CISA Self Attestation: Is there an impact on SBOM adoption?

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CISA has provided a clearer understanding of what is needed for compliance with the White House Cybersecurity Executive Order (EO 14028). They are currently circulating for comment their instructions for the “Secure Software Development Attestation Form.”

In the past, it was assumed that the software bill of materials (SBOM) would be the main artefact needed to comply with the EO, as it does appear many times in the document. The industry has since been busy working out how to use the SBOMs to achieve the goals of the EO. With the release of the new attestation form, SBOMs may no longer be the only artefact needed for compliance. Self-attestation requires organization claim compliance with EO, which has specific requirements for software composition analysis (SCA), securing the software chain, and SBOMs, which still play an important role.

NIST Provides the Fundamental Guidance and Standards

The self-attestation form emphasizes that the guidance for secure software development comes from NIST and, in particular, the “Secure Software Development Framework” (SSDF, NIST SP 800-218). In the future, this should be the guiding document on how to build EO 14028-compliant software.

For existing products and projects in flight, however, it’s difficult to conform to this NIST guidance in full, retroactively. For this reason, NIST has mapped the requirements of EO 14028 to the guidance in the SSDF. In particular, compliance centers around the need to establish secure software development environments. Examples of these requirements include:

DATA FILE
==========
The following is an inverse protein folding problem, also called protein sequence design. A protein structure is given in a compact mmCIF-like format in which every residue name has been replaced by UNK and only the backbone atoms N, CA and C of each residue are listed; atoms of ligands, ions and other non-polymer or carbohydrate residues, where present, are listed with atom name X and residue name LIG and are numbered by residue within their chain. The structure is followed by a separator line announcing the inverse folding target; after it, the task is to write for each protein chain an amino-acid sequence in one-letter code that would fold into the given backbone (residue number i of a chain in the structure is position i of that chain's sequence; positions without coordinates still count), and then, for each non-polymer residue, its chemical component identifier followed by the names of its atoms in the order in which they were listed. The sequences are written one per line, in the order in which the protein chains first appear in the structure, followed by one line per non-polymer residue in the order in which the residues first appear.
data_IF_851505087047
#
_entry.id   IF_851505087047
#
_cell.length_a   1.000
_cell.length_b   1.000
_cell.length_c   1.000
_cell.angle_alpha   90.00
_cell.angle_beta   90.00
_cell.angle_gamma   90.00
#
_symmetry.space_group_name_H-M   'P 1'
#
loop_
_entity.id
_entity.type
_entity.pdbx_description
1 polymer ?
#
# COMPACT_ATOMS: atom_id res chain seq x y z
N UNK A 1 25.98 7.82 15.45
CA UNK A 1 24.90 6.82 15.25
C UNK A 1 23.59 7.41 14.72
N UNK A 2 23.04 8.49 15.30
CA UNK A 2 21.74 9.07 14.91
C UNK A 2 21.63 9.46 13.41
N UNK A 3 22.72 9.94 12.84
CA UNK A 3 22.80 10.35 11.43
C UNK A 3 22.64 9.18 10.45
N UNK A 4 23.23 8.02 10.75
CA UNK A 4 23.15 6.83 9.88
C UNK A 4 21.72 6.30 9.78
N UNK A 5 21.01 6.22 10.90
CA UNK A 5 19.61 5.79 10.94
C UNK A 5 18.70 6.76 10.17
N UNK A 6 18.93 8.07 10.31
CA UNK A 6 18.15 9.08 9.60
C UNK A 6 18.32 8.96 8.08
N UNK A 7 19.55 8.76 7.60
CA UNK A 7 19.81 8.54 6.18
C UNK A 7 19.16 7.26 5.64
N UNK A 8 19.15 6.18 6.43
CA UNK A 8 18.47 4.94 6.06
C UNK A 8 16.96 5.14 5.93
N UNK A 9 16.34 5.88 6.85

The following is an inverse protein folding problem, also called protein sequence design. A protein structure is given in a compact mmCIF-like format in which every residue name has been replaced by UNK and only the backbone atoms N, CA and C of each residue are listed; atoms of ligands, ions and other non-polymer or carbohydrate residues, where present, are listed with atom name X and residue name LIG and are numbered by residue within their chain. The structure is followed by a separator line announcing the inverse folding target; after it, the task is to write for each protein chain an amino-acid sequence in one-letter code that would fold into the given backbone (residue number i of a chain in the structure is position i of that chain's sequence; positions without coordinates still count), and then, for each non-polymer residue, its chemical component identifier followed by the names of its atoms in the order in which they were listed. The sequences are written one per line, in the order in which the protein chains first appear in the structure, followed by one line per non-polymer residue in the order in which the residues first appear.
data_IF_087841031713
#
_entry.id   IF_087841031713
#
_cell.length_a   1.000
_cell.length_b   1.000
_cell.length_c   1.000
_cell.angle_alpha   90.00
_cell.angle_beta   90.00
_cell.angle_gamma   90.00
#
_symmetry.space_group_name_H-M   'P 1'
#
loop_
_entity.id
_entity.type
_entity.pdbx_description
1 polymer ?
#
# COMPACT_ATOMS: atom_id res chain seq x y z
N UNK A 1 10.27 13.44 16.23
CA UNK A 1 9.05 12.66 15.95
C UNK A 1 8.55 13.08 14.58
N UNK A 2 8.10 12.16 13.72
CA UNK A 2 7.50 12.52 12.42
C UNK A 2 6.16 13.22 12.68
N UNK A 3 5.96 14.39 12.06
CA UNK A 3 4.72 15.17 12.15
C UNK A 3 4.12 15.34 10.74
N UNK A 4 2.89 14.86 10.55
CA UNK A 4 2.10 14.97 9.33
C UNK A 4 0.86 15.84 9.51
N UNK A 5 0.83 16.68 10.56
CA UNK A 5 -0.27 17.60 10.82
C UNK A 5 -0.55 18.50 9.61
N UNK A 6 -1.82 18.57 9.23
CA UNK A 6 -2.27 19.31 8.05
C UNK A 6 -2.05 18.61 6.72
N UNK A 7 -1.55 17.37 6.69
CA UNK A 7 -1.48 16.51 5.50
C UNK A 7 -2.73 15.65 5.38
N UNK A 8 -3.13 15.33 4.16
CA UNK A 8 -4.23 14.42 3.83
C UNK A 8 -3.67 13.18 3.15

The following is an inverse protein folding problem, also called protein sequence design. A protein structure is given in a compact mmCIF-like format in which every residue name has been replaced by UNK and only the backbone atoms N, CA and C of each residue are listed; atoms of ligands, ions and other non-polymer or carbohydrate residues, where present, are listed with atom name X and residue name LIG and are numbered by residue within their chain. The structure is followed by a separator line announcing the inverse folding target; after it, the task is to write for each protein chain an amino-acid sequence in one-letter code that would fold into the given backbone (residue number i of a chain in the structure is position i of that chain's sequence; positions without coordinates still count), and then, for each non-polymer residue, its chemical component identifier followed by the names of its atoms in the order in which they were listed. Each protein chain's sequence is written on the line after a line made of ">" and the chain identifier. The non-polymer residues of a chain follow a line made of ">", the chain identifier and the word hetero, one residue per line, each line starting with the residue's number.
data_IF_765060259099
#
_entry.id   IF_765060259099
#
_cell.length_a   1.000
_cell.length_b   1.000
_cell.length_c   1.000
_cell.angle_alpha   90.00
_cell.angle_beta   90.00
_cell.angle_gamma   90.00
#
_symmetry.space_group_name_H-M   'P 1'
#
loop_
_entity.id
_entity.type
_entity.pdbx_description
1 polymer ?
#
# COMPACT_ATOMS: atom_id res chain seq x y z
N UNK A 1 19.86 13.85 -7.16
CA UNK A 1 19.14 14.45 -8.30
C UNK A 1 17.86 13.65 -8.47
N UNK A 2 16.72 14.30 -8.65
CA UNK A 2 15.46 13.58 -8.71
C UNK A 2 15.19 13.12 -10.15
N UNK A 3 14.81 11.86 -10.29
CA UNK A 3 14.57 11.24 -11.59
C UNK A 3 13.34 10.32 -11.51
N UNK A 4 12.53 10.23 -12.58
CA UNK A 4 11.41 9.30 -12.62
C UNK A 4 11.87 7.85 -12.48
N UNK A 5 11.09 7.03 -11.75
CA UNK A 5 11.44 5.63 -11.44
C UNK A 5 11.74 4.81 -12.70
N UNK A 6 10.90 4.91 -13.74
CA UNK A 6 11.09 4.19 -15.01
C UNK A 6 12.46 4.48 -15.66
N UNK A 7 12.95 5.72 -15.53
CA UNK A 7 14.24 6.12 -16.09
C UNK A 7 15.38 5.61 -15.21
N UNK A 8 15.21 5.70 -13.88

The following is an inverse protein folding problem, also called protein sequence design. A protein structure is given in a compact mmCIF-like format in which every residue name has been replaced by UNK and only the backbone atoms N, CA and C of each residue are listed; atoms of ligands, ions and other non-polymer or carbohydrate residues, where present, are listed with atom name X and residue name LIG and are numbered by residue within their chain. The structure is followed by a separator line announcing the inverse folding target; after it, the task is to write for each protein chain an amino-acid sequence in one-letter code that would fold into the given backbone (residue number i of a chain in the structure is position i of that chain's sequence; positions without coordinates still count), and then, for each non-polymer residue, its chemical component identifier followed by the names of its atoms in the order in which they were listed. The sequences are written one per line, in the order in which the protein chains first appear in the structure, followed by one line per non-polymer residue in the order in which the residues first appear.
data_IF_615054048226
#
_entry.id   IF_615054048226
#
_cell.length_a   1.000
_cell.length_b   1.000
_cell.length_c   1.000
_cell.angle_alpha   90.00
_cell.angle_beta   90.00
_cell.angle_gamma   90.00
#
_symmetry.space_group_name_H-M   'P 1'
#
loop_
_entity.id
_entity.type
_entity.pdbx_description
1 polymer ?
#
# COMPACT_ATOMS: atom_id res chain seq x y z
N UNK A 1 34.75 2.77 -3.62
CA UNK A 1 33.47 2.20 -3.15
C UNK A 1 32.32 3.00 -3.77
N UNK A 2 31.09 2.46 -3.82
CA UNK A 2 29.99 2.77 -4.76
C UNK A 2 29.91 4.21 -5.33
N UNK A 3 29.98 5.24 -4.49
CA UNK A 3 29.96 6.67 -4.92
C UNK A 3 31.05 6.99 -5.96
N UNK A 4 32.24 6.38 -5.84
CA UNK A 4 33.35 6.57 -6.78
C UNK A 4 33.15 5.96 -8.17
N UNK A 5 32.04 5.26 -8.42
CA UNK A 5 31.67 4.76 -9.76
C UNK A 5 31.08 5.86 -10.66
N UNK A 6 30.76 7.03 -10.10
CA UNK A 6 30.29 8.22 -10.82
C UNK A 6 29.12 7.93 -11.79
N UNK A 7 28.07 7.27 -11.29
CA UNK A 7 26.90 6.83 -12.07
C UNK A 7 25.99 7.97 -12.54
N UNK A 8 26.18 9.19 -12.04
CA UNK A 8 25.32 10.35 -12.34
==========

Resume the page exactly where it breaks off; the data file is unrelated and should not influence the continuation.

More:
• checking software for vulnerabilities and remediating them
  • Provide an SBOM for each product
  • Maintain a trusted source of code supply chains, etc.

Fundamentally, what CISA is proposing now is that suppliers to the federal government must self-attest that they have followed particular aspects of the SSDF, defined by the form, which include the use of SBOMs, SCA tools, and, more than likely, other tools such as SAST tools to ensure coverage of vulnerability detection and remediation.

The Role of SBOMs in Self Attestation 

Although the role of the SBOM might seem reduced in the new self-attestation approach, this is really not the case. In fact, SBOMs remain essential for compliance, as there really is no alternative to ensuring compliance with the NIST SSDF. SBOMs are essential for documenting software composition and itemizing dependencies (and known vulnerabilities for each) in software.

Here is specifically what the CISA self-attestation form instructions say about SBOMs:

“Software producers may be asked by agencies to provide additional attestation artifacts or documentation, such as a Software Bill of Materials (SBOMs) or documentation from a third-party assessor, beyond what is required by this common form. Establishing and maintaining processes for producing and maintaining a current SBOM may be utilized by the software producer as a means of documenting compliance with certain minimum requirements.”